Diving into Improved Muscle Performance and Pain Reduction
Because infrared and red light therapy increases function, muscle cells are able to do more than just improve energy and efficiency. They also heal faster and reduce inflammation, which helps to reduce or eliminate pain and improve range of motion. Red and infrared light have been shown to amplify the body’s ability to create antioxidants, which are essential in combating oxidative stress, which is closely associated with muscle fatigue. You’ll also find that antioxidants play another important role – they prevent cells from early death related to stress.
Red and infrared light therapy have also been shown to improve blood circulation. Any athlete knows that improved circulation ensures better oxygenation for muscle cells, improved access to vital nutrients and minerals, and reduced build-up of toxic materials like lactic acid that can damage muscle performance.
The Role of Light Therapy in Preventing Muscle Soreness
So far, we’ve addressed the ways that light therapy can help to combat muscle soreness and improve performance. However, it can also help prevent pain and discomfort in the first place. A double-blind trial conducted in 2014 found that participants who participated in physical activity and who also received light therapy, were able to achieve important benefits that participants who did not receive light therapy did not achieve. These included:
- Reduced delayed onset muscle soreness
- Better range of motion
- Less stiffness in muscles
Another similar trial conducted the same year discovered that participants who underwent light therapy prior to engaging in strenuous physical activity were able to increase performance, decrease pain afterwards, and even prevent musculoskeletal damage from occurring.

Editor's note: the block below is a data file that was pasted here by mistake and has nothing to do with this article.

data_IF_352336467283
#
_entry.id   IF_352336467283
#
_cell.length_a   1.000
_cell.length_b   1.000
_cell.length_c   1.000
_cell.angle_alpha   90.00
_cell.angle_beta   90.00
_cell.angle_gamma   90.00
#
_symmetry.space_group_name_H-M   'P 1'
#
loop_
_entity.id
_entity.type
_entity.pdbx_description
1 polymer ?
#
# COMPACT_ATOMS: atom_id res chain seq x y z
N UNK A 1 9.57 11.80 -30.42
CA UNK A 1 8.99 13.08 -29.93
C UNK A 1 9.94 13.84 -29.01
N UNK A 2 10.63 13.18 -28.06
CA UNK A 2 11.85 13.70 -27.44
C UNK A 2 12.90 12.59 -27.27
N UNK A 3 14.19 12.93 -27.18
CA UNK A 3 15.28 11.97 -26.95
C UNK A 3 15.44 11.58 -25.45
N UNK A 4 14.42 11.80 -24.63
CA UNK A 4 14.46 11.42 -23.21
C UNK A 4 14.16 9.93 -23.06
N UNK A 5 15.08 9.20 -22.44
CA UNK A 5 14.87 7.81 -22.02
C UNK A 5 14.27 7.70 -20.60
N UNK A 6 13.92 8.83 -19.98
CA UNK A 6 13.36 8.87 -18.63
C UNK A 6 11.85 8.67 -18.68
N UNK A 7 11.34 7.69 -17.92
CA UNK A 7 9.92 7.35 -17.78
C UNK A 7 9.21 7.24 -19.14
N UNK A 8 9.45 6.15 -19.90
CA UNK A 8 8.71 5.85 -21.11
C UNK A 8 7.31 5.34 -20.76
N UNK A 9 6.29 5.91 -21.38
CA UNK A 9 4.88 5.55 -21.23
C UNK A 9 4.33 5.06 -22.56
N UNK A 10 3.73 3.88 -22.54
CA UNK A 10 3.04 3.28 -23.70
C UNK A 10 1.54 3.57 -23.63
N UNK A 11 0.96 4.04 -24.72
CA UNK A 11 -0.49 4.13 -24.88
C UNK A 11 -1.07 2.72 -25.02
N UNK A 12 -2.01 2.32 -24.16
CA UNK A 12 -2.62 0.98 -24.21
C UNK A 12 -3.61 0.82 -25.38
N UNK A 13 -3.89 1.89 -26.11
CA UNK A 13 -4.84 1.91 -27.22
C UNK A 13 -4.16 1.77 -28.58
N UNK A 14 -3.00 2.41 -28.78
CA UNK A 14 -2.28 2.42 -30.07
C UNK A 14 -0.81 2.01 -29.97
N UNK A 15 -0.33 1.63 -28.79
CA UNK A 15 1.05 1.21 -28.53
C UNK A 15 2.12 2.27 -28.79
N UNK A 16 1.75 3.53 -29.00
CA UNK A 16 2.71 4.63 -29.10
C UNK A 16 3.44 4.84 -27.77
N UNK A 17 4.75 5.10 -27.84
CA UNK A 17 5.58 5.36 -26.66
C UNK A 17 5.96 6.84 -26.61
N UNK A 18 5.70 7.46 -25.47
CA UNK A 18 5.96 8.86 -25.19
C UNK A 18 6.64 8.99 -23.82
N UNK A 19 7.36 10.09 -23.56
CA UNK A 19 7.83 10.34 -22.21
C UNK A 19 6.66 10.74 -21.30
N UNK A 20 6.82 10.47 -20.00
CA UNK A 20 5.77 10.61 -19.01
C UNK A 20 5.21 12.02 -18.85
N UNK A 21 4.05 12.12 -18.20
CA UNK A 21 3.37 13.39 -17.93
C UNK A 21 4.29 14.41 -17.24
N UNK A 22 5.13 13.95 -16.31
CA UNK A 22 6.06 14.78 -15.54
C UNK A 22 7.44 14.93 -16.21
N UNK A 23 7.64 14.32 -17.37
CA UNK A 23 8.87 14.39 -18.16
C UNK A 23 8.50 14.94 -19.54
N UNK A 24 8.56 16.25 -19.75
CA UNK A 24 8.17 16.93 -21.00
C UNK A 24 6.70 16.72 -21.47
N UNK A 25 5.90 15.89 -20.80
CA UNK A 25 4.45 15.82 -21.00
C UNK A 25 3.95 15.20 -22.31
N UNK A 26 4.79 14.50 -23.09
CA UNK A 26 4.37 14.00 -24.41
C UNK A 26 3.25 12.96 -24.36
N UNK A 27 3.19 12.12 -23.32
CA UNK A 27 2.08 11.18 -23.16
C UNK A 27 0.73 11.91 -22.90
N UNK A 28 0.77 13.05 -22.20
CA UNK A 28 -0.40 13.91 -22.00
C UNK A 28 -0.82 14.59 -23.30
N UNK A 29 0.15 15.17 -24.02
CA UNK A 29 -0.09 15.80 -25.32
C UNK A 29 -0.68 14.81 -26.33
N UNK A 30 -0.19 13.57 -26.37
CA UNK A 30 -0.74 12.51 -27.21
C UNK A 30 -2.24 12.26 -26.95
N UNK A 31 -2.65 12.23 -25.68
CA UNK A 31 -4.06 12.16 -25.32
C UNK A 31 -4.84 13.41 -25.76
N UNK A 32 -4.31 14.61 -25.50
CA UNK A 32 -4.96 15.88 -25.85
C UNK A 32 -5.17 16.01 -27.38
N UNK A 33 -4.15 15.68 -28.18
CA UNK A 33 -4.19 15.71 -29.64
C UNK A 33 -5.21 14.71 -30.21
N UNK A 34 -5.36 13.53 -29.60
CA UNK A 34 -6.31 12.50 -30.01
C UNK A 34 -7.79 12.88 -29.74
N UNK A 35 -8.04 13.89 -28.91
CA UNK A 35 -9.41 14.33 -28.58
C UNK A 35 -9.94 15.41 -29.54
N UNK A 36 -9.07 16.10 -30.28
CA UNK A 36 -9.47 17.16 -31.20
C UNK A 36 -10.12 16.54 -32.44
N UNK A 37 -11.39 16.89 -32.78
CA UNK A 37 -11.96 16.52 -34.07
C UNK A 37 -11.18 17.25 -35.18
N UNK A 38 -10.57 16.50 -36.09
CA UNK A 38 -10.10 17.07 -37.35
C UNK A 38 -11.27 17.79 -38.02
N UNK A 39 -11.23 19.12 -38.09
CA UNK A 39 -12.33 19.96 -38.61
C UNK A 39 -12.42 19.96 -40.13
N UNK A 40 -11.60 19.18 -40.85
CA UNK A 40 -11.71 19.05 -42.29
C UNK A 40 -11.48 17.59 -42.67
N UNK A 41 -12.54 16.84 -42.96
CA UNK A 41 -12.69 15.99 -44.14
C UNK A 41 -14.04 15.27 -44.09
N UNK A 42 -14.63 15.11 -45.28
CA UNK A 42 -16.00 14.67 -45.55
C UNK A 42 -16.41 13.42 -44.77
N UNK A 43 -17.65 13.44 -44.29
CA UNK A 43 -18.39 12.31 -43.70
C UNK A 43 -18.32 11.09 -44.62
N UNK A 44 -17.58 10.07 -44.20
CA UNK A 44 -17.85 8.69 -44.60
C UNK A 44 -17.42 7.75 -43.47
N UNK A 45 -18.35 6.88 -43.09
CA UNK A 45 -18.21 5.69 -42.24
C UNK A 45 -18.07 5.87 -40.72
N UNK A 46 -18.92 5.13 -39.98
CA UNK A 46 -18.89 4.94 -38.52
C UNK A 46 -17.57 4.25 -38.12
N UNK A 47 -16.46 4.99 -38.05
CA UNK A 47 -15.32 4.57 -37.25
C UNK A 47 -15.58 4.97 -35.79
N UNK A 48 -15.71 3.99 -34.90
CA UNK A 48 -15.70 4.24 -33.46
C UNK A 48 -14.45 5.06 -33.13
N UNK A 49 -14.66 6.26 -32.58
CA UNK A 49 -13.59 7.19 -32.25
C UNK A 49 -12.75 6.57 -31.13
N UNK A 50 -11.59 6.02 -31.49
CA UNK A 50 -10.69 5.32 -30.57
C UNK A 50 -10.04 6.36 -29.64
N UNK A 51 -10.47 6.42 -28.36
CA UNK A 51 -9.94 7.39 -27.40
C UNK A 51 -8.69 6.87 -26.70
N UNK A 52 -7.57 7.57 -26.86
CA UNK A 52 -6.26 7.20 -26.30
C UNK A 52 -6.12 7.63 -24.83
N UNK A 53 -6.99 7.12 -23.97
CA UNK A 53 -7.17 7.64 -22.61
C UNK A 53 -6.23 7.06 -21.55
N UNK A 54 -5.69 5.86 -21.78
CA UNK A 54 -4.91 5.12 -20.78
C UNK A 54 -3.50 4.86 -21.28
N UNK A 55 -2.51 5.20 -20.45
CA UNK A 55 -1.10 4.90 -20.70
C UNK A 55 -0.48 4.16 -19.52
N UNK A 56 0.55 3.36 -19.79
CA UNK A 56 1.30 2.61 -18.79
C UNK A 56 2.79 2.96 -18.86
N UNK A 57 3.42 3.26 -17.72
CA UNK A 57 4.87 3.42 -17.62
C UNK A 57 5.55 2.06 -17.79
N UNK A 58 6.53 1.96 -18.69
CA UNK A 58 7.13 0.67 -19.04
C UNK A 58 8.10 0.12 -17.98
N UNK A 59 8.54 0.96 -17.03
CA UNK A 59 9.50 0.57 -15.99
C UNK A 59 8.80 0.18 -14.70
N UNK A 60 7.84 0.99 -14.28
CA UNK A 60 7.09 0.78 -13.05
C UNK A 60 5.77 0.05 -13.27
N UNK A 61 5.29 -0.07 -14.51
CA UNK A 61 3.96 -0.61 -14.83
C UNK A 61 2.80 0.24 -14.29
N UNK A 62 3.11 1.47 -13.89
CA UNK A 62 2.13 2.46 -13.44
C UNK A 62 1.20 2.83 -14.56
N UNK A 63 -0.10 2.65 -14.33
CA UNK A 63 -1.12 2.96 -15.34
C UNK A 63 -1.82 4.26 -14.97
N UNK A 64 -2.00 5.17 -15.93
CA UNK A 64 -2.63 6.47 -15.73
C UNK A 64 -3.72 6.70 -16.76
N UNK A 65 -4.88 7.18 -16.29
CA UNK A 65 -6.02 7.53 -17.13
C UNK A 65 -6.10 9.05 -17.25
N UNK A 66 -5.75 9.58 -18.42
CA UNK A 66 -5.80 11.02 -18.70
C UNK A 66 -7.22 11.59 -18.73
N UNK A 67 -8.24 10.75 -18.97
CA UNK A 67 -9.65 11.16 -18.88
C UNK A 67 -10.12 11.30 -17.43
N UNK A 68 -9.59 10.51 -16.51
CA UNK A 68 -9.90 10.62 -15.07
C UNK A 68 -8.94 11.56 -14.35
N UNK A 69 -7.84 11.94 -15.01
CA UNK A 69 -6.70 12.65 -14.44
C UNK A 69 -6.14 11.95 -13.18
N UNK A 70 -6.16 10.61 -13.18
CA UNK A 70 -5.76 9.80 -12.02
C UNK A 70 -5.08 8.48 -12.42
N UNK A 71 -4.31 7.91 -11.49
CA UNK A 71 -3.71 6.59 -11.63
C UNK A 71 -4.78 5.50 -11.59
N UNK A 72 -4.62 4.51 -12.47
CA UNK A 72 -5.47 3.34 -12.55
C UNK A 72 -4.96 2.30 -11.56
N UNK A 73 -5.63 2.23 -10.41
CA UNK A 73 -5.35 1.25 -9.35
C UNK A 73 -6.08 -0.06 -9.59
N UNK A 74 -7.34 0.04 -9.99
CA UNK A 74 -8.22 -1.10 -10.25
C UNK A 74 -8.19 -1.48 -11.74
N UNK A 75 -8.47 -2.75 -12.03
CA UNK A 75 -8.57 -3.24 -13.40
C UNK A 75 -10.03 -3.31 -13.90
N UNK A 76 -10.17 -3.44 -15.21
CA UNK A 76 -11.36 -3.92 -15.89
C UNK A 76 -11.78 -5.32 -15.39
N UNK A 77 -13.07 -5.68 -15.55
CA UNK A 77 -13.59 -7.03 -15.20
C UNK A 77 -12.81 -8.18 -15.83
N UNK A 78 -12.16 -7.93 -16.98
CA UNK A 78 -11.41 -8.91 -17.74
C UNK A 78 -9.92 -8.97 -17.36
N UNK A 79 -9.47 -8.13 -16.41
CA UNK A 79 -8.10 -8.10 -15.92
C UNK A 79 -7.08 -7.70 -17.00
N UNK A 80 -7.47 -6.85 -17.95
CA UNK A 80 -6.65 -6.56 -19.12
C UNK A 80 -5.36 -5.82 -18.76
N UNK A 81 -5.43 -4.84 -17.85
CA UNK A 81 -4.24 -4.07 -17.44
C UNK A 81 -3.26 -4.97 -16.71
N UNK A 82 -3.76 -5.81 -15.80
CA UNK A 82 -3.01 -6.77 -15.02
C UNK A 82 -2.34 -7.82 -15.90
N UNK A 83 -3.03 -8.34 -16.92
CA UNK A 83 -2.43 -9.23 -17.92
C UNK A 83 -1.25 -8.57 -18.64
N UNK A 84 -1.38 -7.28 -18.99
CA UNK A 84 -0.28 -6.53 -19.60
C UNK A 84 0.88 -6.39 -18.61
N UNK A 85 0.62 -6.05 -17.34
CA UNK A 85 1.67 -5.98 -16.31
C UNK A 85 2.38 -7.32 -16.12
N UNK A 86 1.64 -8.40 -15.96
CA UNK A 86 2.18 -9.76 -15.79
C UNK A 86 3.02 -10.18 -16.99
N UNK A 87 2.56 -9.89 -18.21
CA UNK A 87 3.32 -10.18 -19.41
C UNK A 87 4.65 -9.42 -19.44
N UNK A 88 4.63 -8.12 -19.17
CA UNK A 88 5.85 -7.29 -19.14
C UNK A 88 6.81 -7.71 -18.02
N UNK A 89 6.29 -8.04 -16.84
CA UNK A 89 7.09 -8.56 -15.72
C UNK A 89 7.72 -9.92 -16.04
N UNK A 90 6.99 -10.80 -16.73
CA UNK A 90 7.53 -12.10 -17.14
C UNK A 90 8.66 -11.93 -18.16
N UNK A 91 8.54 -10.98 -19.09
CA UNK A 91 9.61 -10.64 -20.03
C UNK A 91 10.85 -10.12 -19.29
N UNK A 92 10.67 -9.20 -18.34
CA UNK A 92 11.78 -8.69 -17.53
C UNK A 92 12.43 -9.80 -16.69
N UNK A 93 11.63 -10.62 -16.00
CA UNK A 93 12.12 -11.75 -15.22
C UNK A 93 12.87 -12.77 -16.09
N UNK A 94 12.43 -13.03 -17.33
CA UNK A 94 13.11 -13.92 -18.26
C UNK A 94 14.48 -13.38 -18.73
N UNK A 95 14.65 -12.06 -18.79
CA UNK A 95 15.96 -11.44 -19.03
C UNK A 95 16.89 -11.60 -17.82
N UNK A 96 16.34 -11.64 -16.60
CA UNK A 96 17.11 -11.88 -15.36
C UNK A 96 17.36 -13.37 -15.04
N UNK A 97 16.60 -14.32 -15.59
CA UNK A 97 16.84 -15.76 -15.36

What Can You Expect with Light Therapy?
With light therapy prior to working out, you can expect to achieve a number of important outcomes. These include:
- Less soreness and stiffness
- Improved flexibility and range of motion
- Less damage to muscle and bone
- Long-lasting benefits up to four days after physical exertion
- Less damage to knees, tendons, and leg muscles from running
- Less soreness for postmenopausal women
- Reduced cellular damage from inflammation
- Lower creatine kinase levels
- Decreased blood lactate
- Decreased C-reactive protein levels
Is Light Therapy Right for Me?
You may be wondering if light therapy is applicable for those who aren’t professional athletes. Actually, it has been shown to be effective for anyone engaging in physical activity that might result in stiffness and soreness. It can be used just as easily by weekend warriors as by Olympic athletes, and by someone going for an evening jog just as easily as by professional athletes.
In addition, light therapy may actually be more beneficial for everyday users than it is for professional athletes, because it is more likely that those just starting out will be sidelined by pain and soreness after overdoing it in a workout. Because light therapy can reduce or eliminate that pain, it’s less likely that you will need to sit out several days to recover, allowing you to burn more calories and improve your physical performance more quickly.
How Should You Use Light Therapy in Your Routine?
While you can engage in light therapy as you see fit, the best option is to participate in daily sessions. A daily 10 minute session on one of the Solbasium devices prior to a workout could be the key to improving your abilities, building muscle, and avoiding unwanted downtime that could rob you of gains that you have made. Experience the benefits of light therapy in your own life.